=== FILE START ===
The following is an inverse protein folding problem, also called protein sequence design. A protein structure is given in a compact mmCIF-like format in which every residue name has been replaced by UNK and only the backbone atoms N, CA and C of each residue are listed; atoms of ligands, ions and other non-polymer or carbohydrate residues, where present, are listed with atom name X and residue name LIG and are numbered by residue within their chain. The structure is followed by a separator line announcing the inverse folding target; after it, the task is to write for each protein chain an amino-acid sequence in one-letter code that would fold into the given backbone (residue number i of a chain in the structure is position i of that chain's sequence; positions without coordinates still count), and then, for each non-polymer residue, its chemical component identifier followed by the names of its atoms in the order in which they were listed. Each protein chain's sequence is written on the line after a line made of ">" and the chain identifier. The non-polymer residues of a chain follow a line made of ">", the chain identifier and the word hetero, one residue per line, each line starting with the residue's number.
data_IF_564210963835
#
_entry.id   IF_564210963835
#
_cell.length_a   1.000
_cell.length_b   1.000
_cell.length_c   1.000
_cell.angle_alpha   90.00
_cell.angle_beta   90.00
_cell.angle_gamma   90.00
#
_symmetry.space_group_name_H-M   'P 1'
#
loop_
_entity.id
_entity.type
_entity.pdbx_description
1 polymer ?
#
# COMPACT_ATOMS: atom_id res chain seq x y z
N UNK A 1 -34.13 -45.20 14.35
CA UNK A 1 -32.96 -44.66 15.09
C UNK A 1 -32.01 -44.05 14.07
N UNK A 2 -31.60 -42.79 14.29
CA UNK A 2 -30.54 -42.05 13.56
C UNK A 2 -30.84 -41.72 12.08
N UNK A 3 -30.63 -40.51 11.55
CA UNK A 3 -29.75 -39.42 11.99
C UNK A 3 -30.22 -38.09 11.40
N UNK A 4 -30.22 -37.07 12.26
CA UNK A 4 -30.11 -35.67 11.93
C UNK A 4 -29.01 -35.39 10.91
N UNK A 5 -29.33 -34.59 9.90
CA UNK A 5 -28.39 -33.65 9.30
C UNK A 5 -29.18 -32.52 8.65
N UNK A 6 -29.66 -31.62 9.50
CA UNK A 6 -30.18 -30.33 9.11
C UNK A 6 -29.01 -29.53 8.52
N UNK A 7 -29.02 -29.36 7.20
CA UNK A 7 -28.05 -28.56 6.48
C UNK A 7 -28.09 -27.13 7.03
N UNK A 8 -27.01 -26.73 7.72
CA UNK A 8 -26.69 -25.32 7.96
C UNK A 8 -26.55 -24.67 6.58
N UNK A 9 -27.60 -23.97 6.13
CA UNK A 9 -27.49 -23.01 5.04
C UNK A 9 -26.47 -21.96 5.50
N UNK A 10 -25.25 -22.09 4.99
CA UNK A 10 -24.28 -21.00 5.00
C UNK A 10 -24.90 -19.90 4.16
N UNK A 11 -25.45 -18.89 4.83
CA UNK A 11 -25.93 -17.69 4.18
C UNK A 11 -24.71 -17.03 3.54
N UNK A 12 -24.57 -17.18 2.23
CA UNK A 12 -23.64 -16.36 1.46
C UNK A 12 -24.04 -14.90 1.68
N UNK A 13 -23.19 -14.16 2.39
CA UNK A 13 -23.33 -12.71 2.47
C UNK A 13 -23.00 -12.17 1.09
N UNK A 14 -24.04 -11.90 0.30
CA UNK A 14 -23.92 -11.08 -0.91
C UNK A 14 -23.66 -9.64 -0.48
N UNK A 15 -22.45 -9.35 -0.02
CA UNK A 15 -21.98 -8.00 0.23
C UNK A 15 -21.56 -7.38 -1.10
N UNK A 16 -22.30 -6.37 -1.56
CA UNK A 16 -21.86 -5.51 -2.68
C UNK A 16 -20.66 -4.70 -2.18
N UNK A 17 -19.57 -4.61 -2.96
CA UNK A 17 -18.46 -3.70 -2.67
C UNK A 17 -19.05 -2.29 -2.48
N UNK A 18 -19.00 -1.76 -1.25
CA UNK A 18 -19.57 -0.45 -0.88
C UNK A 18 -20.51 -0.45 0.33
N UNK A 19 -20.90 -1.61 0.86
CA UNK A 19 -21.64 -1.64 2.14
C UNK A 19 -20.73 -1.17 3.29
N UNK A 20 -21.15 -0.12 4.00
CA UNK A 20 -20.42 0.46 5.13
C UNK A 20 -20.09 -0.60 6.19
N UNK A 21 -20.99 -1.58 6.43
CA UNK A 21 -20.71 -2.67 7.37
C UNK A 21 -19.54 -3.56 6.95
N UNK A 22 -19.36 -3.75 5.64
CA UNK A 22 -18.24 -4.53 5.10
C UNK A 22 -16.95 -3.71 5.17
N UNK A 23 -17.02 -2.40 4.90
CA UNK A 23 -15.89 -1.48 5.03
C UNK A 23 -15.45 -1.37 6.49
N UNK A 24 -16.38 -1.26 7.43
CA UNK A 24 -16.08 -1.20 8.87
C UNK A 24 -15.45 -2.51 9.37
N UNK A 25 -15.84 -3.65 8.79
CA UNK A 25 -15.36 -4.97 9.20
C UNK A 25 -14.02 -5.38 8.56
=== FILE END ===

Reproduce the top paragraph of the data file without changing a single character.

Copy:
The following is an inverse protein folding problem, also called protein sequence design. A protein structure is given in a compact mmCIF-like format in which every residue name has been replaced by UNK and only the backbone atoms N, CA and C of each residue are listed; atoms of ligands, ions and other non-polymer or carbohydrate residues, where present, are listed with atom name X and residue name LIG and are numbered by residue within their chain. The structure is followed by a separator line announcing the inverse folding target; after it, the task is to write for each protein chain an amino-acid sequence in one-letter code that would fold into the given backbone (residue number i of a chain in the structure is position i of that chain's sequence; positions without coordinates still count), and then, for each non-polymer residue, its chemical component identifier followed by the names of its atoms in the order in which they were listed. Each protein chain's sequence is written on the line after a line made of ">" and the chain identifier. The non-polymer residues of a chain follow a line made of ">", the chain identifier and the word hetero, one residue per line, each line starting with the residue's number.